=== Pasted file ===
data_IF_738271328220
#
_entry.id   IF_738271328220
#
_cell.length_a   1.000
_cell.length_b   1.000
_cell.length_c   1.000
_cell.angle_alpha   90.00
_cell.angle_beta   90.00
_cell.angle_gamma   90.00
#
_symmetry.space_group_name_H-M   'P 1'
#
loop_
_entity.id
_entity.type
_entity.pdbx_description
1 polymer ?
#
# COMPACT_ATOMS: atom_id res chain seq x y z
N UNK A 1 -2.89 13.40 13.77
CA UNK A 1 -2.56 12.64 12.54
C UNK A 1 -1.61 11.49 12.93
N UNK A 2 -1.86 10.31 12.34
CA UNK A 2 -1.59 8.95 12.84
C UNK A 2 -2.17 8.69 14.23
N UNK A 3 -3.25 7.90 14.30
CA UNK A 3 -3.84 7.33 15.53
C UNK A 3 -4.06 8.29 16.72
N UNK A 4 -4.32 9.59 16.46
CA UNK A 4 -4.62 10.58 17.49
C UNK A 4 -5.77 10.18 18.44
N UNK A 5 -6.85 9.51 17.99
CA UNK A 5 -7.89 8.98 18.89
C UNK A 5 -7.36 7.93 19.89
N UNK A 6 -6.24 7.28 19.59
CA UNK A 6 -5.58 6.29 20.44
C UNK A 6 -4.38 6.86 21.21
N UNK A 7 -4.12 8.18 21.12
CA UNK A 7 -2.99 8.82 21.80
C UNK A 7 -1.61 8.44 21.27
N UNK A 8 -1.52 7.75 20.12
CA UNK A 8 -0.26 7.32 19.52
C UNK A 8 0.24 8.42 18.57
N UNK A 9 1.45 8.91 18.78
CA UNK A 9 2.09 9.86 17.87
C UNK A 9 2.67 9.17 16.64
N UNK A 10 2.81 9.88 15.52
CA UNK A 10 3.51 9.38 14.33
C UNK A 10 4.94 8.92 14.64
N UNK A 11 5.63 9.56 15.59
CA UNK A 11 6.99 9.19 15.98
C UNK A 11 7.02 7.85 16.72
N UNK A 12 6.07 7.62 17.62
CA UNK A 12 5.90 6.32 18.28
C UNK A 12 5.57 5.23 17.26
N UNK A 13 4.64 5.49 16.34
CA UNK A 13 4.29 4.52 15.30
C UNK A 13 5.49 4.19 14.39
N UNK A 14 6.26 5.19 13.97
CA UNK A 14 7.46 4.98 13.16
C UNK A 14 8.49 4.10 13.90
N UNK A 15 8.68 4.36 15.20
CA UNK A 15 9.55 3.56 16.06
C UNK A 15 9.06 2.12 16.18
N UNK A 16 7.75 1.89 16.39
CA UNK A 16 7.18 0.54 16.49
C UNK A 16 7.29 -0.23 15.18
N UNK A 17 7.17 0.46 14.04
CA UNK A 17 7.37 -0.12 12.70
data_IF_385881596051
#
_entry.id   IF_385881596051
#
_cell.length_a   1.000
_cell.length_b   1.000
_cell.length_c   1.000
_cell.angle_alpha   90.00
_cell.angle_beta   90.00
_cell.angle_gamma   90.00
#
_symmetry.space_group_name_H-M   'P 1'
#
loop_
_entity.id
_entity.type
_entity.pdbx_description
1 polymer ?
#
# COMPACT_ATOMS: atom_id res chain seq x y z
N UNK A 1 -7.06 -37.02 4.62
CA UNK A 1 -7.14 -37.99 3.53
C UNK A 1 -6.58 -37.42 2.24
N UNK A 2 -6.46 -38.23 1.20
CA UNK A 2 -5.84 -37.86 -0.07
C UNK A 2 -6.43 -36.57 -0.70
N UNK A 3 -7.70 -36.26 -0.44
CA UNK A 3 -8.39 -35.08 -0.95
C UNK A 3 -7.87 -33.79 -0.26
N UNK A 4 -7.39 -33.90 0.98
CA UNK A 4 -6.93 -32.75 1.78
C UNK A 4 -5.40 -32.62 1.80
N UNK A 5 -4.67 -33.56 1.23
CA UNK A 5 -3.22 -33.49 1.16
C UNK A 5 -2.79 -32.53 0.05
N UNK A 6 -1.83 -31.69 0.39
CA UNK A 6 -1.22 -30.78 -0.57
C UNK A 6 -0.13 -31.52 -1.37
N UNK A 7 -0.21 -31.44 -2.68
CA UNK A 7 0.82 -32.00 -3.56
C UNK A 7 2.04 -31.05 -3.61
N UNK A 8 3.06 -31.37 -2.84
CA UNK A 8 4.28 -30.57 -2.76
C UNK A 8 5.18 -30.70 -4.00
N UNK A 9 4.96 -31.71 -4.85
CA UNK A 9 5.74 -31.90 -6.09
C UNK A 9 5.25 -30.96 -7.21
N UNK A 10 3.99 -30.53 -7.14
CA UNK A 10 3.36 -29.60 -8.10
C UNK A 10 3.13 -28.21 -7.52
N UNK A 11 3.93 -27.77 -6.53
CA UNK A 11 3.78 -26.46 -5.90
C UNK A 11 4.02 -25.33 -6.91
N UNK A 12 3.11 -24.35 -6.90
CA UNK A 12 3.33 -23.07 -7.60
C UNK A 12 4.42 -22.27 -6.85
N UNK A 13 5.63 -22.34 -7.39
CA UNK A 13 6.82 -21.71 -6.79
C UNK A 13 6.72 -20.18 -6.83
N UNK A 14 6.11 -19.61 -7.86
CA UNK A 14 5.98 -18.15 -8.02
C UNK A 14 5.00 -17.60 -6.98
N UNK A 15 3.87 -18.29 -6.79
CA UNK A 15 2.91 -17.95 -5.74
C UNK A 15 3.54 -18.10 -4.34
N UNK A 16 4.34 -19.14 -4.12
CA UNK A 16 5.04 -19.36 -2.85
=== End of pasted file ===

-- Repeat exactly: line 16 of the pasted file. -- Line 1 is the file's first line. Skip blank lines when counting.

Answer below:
_entity.type